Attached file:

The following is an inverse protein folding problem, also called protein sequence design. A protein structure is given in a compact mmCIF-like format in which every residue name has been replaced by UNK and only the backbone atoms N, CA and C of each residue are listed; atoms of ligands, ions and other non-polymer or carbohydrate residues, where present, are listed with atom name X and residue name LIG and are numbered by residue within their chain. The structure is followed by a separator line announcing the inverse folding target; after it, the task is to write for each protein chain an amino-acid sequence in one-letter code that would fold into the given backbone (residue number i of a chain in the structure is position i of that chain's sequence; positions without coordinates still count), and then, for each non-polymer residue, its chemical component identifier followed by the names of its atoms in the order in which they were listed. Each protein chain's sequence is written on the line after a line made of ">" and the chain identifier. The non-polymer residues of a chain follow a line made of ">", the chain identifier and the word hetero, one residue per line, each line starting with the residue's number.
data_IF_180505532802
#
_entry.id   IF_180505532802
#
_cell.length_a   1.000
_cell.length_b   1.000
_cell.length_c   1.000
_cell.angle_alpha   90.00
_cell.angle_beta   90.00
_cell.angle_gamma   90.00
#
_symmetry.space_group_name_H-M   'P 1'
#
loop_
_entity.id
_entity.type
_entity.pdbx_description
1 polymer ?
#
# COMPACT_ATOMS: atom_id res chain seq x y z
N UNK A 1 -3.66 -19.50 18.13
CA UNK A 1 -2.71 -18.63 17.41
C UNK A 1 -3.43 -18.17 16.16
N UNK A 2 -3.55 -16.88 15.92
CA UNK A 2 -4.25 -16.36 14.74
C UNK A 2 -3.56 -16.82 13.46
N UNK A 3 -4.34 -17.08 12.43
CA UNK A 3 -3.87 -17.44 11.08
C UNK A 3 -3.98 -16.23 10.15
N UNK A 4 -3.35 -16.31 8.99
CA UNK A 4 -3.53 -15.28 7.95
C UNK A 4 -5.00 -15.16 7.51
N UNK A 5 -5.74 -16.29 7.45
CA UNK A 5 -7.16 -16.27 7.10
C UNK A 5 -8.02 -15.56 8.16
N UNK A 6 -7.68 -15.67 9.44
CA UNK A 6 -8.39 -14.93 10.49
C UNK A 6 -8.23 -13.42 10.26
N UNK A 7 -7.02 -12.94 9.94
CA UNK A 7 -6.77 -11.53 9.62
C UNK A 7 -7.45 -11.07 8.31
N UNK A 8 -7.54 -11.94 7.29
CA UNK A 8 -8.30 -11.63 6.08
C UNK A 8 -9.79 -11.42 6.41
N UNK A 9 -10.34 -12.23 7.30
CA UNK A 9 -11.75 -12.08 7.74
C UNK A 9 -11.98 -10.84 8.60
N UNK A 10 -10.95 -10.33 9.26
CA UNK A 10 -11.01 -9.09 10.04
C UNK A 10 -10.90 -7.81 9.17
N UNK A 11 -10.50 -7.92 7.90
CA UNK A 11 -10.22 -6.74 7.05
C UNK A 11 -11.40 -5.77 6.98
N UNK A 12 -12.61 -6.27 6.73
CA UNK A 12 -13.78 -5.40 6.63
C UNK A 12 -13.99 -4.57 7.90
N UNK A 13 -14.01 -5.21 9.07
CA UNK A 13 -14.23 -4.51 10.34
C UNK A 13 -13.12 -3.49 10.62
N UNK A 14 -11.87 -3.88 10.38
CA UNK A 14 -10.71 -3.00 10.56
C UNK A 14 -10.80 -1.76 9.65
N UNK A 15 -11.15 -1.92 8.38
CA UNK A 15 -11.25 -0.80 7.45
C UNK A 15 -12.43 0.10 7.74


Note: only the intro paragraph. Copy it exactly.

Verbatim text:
The following is an inverse protein folding problem, also called protein sequence design. A protein structure is given in a compact mmCIF-like format in which every residue name has been replaced by UNK and only the backbone atoms N, CA and C of each residue are listed; atoms of ligands, ions and other non-polymer or carbohydrate residues, where present, are listed with atom name X and residue name LIG and are numbered by residue within their chain. The structure is followed by a separator line announcing the inverse folding target; after it, the task is to write for each protein chain an amino-acid sequence in one-letter code that would fold into the given backbone (residue number i of a chain in the structure is position i of that chain's sequence; positions without coordinates still count), and then, for each non-polymer residue, its chemical component identifier followed by the names of its atoms in the order in which they were listed. Each protein chain's sequence is written on the line after a line made of ">" and the chain identifier. The non-polymer residues of a chain follow a line made of ">", the chain identifier and the word hetero, one residue per line, each line starting with the residue's number.